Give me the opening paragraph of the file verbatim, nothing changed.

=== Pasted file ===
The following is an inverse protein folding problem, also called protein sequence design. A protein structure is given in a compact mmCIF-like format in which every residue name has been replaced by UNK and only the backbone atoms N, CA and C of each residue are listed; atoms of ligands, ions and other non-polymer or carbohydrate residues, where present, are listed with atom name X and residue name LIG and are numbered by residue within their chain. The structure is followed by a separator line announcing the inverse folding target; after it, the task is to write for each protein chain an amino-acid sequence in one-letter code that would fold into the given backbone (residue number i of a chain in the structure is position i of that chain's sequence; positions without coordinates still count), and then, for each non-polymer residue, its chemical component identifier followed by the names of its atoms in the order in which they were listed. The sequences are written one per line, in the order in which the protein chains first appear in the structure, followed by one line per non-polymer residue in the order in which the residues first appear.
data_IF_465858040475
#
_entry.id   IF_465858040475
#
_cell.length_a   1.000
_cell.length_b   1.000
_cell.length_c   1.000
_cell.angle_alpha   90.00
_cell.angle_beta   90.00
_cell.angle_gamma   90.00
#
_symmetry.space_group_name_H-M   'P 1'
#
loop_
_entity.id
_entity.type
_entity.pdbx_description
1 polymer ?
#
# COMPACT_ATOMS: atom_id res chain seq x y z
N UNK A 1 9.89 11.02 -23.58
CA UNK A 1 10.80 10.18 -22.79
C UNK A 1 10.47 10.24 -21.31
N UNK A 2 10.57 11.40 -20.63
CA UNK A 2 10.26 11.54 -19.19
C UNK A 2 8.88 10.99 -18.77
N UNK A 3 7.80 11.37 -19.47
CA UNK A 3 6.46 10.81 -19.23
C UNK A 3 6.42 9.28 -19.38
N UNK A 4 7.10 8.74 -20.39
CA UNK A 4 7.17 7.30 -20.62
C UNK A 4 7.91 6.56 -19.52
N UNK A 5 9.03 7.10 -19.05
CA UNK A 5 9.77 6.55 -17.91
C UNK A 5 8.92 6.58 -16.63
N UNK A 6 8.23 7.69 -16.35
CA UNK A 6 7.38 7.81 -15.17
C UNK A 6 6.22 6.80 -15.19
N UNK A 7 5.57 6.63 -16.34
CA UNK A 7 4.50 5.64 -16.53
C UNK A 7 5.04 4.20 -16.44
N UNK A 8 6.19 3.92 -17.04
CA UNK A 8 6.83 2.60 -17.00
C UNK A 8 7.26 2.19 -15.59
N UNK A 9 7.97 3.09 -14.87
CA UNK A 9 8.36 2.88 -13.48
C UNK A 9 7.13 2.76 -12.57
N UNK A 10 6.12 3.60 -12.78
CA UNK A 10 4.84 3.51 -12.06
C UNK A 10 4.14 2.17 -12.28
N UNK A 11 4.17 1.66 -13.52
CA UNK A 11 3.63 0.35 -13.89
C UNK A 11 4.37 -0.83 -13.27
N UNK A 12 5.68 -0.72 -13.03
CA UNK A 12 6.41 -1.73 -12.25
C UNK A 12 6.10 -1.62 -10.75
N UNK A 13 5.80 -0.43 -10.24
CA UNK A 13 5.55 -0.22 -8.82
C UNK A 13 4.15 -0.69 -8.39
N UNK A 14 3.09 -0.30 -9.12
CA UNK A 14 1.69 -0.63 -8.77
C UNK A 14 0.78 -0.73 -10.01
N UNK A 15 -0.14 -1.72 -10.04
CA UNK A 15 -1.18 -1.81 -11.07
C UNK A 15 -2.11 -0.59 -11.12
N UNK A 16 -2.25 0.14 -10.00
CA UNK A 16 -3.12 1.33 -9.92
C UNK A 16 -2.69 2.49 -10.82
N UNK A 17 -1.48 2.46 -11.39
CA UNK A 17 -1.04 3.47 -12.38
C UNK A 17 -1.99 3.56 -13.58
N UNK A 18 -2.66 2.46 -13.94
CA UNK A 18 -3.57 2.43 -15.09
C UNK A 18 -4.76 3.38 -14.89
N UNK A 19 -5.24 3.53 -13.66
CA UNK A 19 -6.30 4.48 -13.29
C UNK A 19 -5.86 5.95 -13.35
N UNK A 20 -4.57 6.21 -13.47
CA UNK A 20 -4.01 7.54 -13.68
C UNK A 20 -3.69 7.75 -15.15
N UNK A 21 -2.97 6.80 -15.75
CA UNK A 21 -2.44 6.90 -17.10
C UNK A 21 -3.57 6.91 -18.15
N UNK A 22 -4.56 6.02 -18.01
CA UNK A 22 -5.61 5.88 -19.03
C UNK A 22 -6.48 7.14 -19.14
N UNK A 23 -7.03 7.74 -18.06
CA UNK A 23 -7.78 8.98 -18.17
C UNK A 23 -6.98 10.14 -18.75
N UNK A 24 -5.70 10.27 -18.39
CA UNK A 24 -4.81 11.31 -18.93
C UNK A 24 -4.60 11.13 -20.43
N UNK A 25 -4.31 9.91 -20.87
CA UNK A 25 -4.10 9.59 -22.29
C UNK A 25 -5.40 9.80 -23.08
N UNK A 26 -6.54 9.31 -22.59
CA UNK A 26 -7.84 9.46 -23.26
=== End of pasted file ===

The following is an inverse protein folding problem, also called protein sequence design. A protein structure is given in a compact mmCIF-like format in which every residue name has been replaced by UNK and only the backbone atoms N, CA and C of each residue are listed; atoms of ligands, ions and other non-polymer or carbohydrate residues, where present, are listed with atom name X and residue name LIG and are numbered by residue within their chain. The structure is followed by a separator line announcing the inverse folding target; after it, the task is to write for each protein chain an amino-acid sequence in one-letter code that would fold into the given backbone (residue number i of a chain in the structure is position i of that chain's sequence; positions without coordinates still count), and then, for each non-polymer residue, its chemical component identifier followed by the names of its atoms in the order in which they were listed. The sequences are written one per line, in the order in which the protein chains first appear in the structure, followed by one line per non-polymer residue in the order in which the residues first appear.